Evelyn Glennie

I remember coming across this video on a suggestion link a few weeks ago, but not watching it because I saw that it was 30 minutes long rather than, say 10. But this afternoon I was reminded of Evelyn Glennie by Lucy Winkett in Our Sound is Our Wound (Pgs 4-5):

The professional musician Dame Evelyn Glennie is the leading solo percussionist in the world. She lost almost all her physical hearing by the age of twelve, and she uses her extraordinary musical talent to teach audiences, hearing or not, that we experience sound, and therefore music, through our whole bodies. She articulates the difference between hearing and listening. To isolate our ears as the only means by which we can listen to music is, she says, limiting to say the least, and the rhythm of sound and music is felt with our hands, tummies, cheekbones. Our whole bodies are tuned to experience rhythm of sound and vibration and, by becoming sensitive to the intervals between the vibrations, melody too. Her contention is that, with a variety of hearing impairments, we will all experience sound differently, but that we will all experience it somehow. No one who is hearing-impaired should be denied the chance to play music just because those who aren’t can’t imagine how it happens. It is a failure of imagination rather than a physical impossibility, and the icon of the ‘deaf’ musician is one that is inspiring, from Beethoven to Glennie to Vikram Seth’s pianist Julia, in his novel An Equal Music. There is no normative experience against which everything should be measured, and, when we recognize this, our relationship with God and our understanding of human beings will be only expanded and enriched.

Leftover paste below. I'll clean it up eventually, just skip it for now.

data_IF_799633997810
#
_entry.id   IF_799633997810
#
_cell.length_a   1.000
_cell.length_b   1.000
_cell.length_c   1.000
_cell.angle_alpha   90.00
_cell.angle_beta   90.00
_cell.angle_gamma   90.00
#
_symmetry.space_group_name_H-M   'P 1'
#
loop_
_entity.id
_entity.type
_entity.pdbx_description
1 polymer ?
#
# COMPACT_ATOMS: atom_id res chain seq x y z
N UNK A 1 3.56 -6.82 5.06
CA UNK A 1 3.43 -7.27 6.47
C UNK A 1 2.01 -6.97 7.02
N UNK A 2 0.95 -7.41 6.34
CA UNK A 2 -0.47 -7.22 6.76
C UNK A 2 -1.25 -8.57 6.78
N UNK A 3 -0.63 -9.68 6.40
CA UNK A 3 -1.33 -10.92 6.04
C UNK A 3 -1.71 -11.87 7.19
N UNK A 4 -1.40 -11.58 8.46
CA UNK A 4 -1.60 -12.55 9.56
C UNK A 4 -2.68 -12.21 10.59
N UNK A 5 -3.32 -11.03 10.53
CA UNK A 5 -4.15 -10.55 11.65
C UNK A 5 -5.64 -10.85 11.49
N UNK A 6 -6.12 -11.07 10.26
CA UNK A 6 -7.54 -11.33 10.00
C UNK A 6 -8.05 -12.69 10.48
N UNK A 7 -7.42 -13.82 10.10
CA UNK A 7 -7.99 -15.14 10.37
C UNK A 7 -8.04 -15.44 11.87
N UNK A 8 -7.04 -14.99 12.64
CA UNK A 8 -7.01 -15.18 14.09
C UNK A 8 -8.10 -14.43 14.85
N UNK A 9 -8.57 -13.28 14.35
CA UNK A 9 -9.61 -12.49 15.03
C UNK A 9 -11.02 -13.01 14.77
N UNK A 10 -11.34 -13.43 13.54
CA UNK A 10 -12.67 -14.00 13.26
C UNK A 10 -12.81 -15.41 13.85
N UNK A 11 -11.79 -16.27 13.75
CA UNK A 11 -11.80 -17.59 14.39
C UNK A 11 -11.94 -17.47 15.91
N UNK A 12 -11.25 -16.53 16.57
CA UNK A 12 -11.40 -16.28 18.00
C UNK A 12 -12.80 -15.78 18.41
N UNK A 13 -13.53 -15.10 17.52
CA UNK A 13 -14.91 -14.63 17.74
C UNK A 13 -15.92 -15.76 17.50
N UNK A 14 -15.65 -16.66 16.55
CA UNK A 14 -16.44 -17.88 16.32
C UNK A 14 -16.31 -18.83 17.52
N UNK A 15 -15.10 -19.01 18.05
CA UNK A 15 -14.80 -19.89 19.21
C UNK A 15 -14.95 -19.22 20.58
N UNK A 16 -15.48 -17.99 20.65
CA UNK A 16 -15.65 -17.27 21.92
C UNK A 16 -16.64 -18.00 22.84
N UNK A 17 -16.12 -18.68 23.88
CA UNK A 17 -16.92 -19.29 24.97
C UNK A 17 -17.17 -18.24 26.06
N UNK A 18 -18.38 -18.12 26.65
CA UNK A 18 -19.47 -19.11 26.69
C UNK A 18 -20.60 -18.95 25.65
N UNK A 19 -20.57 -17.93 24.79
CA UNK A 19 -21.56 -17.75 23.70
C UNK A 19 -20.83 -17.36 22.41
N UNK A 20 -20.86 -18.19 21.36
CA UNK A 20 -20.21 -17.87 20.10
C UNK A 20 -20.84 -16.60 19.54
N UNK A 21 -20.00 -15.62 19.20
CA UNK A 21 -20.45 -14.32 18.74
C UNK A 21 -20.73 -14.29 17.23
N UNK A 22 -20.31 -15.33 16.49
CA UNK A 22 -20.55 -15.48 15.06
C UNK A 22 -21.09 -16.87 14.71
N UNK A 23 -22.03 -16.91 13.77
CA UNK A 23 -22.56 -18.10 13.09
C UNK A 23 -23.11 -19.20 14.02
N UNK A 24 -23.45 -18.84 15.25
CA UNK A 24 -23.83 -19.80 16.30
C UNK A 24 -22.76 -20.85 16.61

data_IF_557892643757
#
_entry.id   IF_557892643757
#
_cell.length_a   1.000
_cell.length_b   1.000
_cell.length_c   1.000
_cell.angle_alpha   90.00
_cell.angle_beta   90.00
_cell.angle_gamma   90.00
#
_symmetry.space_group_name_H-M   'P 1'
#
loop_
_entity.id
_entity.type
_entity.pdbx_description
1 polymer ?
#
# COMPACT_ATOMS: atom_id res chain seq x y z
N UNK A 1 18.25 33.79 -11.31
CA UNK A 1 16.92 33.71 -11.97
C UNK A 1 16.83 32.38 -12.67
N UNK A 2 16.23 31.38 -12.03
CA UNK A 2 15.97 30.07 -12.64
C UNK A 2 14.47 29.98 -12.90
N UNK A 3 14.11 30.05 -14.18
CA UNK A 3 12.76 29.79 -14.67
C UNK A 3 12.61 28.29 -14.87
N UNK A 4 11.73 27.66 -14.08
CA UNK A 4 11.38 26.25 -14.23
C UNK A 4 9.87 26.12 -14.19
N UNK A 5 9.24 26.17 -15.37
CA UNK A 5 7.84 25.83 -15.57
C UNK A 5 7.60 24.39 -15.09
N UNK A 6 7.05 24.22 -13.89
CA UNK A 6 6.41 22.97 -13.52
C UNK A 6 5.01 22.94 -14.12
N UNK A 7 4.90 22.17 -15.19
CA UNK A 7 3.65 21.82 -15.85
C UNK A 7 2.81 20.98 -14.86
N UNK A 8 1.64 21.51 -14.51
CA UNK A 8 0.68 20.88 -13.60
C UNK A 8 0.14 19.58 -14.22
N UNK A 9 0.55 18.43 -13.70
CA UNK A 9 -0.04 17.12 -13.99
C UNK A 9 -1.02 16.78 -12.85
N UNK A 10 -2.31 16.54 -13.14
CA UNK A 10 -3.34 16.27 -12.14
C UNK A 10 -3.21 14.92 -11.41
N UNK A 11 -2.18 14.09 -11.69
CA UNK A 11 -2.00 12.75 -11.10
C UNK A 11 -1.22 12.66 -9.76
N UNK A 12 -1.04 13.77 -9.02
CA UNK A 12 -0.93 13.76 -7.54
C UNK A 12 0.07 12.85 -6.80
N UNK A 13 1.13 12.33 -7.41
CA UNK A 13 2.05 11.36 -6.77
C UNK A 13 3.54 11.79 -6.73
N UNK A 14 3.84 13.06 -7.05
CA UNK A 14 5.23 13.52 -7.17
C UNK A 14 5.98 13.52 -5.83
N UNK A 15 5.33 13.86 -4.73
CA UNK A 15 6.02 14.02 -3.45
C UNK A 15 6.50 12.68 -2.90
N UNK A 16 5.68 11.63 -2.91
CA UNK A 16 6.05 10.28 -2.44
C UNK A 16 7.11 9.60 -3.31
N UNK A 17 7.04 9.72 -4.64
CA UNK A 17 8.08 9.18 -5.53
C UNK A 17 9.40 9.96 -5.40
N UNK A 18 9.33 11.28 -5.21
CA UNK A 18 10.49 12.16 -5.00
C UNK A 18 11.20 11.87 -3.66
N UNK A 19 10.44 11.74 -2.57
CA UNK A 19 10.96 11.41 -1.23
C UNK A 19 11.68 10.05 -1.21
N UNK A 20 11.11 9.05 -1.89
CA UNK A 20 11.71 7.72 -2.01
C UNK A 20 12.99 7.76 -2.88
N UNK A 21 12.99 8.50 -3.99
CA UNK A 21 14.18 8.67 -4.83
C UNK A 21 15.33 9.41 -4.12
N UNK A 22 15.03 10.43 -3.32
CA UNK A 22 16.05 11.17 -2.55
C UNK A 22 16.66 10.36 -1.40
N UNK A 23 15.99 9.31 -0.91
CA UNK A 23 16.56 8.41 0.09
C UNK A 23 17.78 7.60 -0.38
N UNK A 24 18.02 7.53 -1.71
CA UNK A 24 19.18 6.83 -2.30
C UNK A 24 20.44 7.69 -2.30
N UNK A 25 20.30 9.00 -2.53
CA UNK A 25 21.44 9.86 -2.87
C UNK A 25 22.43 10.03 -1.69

Perhaps it was chance. Perhaps it was fate. Or perhaps it was God, giving me a little nudge and reminder of something that I needed to witness in my life. Maybe it wasn’t God. But it’s nice to think that it’s something that God would want me to see and hear and feel in my musical life. Of all the things I think that God wants for us to experience and know, I definitely think that Evelyn Glennie is one of them. A superb gift for all our souls and minds and hearts and bodies to receive. Thankyou Evelyn for helping me to open even further to the music around me, and in me.

Song of the Week: A Little Prayer

And I know what I’ll be watching soon: Touch the Sound

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One Response to Evelyn Glennie

  1. How wonderful it is to feel that surge of love and creativity! Watching someone engaged in true creative expression, the physical energy, is very close to the experience of being set free. We want to run and shout! This is how I feel! This is always the goal of the true artist; to instill in others that experience and thereby pass the spark of creativity. Whenever you experience such a thing pray for more of it, the Holy Spirit will guide you. Even “chance” encounters with beauty are worth following.

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